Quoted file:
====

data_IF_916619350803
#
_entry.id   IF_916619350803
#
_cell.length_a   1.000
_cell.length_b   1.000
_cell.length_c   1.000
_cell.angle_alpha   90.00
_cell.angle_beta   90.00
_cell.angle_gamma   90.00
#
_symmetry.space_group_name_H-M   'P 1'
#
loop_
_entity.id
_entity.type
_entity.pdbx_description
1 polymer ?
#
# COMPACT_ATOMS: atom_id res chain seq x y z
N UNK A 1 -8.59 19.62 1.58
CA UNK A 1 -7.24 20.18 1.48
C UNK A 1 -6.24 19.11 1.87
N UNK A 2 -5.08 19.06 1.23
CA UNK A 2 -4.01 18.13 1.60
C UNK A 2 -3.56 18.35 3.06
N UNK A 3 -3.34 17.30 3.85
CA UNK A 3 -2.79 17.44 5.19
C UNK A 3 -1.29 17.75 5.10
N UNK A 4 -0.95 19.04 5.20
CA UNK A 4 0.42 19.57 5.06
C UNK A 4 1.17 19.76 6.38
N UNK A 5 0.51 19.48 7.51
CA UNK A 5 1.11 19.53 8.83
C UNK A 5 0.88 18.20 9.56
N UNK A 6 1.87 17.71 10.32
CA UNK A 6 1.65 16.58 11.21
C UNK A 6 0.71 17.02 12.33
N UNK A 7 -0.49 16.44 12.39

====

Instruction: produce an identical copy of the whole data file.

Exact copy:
data_IF_916619350803
#
_entry.id   IF_916619350803
#
_cell.length_a   1.000
_cell.length_b   1.000
_cell.length_c   1.000
_cell.angle_alpha   90.00
_cell.angle_beta   90.00
_cell.angle_gamma   90.00
#
_symmetry.space_group_name_H-M   'P 1'
#
loop_
_entity.id
_entity.type
_entity.pdbx_description
1 polymer ?
#
# COMPACT_ATOMS: atom_id res chain seq x y z
N UNK A 1 -8.59 19.62 1.58
CA UNK A 1 -7.24 20.18 1.48
C UNK A 1 -6.24 19.11 1.87
N UNK A 2 -5.08 19.06 1.23
CA UNK A 2 -4.01 18.13 1.60
C UNK A 2 -3.56 18.35 3.06
N UNK A 3 -3.34 17.30 3.85
CA UNK A 3 -2.79 17.44 5.19
C UNK A 3 -1.29 17.75 5.10
N UNK A 4 -0.95 19.04 5.20
CA UNK A 4 0.42 19.57 5.06
C UNK A 4 1.17 19.76 6.38
N UNK A 5 0.51 19.48 7.51
CA UNK A 5 1.11 19.53 8.83
C UNK A 5 0.88 18.20 9.56
N UNK A 6 1.87 17.71 10.32
CA UNK A 6 1.65 16.58 11.21
C UNK A 6 0.71 17.02 12.33
N UNK A 7 -0.49 16.44 12.39